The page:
2. Ross Hornsby, Alabama Ross Hornsby, Alabama says:

    Sure, they were not in focus but it gives the overall impression.

  3. Harold Koopowitz, California Harold Koopowitz, California says:


    The proper name for this is Narcissus miniatus. Serotinus has a shorter narrower corona and  an inflated tube behind the perianth.


  4. Becky Fox Matthews, Tennessee Becky Fox Matthews, Tennessee says:

    Ross, thanks for your detailed description. I don’t currently have serotinus or miniatus, but am having trouble getting fall-blooming daffodils (cultivars and species) in general to bloom in pots here in middle TN. They put up foliage and multiply year after year, but won’t bloom so I’m looking for tips on how to bloom these bulbs in the south. Thanks so much for your information.

  5. Harold Koopowitz, California Harold Koopowitz, California says:


    Try this. During the growing season feed once a month with a general fertilizer. Miracle Grow works. You need big enough bulbs. Then make sure the pots are dried out during the summer months.  Get a heating pad – like the ones used for starting seedlings and place the pots on it from June through end of September. If you can, set the temperature on the heating pad for about 75-77F. Then take the pots off the pads so the pot temperatures can cool down. Start watering again in October. If your bulbs are big enough you should get flowers. Even from difficult species like N. viridiflorus.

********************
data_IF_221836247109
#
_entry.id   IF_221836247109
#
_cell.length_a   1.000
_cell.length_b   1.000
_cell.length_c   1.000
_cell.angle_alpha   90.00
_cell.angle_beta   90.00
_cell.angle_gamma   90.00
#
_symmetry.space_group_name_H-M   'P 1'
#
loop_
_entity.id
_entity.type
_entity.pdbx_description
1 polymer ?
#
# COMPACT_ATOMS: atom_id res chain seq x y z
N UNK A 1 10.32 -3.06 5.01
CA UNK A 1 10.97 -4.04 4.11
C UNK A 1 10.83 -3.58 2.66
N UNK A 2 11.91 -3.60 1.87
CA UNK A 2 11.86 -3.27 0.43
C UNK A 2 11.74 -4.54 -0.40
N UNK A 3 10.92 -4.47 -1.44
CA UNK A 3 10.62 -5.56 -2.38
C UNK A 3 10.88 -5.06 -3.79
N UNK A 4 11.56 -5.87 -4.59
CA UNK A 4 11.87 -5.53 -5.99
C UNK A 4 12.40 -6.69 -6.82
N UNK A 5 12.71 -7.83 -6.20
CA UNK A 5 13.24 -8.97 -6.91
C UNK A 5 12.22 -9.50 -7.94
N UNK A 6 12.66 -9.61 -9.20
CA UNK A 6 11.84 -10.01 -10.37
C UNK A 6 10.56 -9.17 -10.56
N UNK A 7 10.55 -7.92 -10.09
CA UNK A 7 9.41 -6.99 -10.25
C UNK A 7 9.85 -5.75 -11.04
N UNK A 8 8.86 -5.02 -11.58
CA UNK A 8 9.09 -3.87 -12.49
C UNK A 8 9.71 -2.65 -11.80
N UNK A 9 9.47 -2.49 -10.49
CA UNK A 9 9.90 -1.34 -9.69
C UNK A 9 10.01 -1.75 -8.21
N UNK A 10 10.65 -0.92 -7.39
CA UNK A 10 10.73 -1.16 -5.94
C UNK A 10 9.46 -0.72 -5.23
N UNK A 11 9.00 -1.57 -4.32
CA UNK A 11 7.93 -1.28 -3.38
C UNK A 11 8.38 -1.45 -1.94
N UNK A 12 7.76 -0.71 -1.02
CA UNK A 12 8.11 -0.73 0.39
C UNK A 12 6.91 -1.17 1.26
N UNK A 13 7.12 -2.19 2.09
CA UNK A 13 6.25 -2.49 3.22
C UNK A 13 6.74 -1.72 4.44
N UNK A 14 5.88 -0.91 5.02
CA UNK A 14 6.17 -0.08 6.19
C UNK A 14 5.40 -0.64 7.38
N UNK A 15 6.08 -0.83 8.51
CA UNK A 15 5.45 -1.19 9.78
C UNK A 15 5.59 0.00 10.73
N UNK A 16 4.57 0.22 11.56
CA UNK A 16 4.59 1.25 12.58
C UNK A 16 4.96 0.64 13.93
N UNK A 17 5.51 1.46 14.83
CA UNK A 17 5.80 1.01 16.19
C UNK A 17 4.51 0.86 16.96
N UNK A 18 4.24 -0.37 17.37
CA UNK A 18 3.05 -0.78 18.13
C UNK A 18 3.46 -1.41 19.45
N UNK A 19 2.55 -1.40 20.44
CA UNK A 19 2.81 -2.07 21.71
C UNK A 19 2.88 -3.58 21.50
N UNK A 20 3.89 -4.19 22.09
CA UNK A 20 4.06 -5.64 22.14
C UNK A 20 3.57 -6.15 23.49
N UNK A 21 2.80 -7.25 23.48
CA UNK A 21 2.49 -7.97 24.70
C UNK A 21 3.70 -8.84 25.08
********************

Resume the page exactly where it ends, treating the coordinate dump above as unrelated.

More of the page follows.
Let me know how it goes.



  6. Larry Force, Mississippi Larry Force, Mississippi says:

    I do something similar with those types of fall blooming species. I grow in pots and fertilize 2 or 3 times in the winter months with 1/2 strength Miracle Grow. I cover with a tarpaulin when temperatures are in the teens or even lower. I remove the covering when temperature rise above freezing. That helps conserve the ground temperature and  usually keeps the pots from freezing through and through. If temperatures fall to single digits, I can move to my greenhouse. That seldom happens in my 7B zone.  They are moved in the spring, after the foliage dies down and kept dry during the summer. I have plenty of heat from June to Sept. They are subject to the outside temperatures which range from the 80’s to high 90’s, so no heating pad is needed. I begin to water toward the last of Sept. to mid Oct. as outside temperatures begin to cool down.  Miniatus and viridiflorus will be in bloom within 2 to three weeks. It is amazing how soon the fall blooming species react to the watering after being dry all summer. Both are in bloom now.

  7. Ross Hornsby, Alabama Ross Hornsby, Alabama says:

    Harold, thank you for the correct identity. If anyone is interested, I got the bulb from so it seems that the N. serotinus they sell is actually N. miniatus.

    Becky, it seems like I did something similar to what Harold suggests, and it worked for me in this case. Like Larry, I did not need additional heating since I kept my thermostat at 78F through summer.

    I also have a N. broussonetii that I treated similarly, though it only recently showed signs of waking from dormancy so I don’t know if it will bloom this year.

  8. Becky Fox Matthews, Tennessee Becky Fox Matthews, Tennessee says:

    Thanks, all. I will follow the suggestions and hope to get these bulbs to bloom!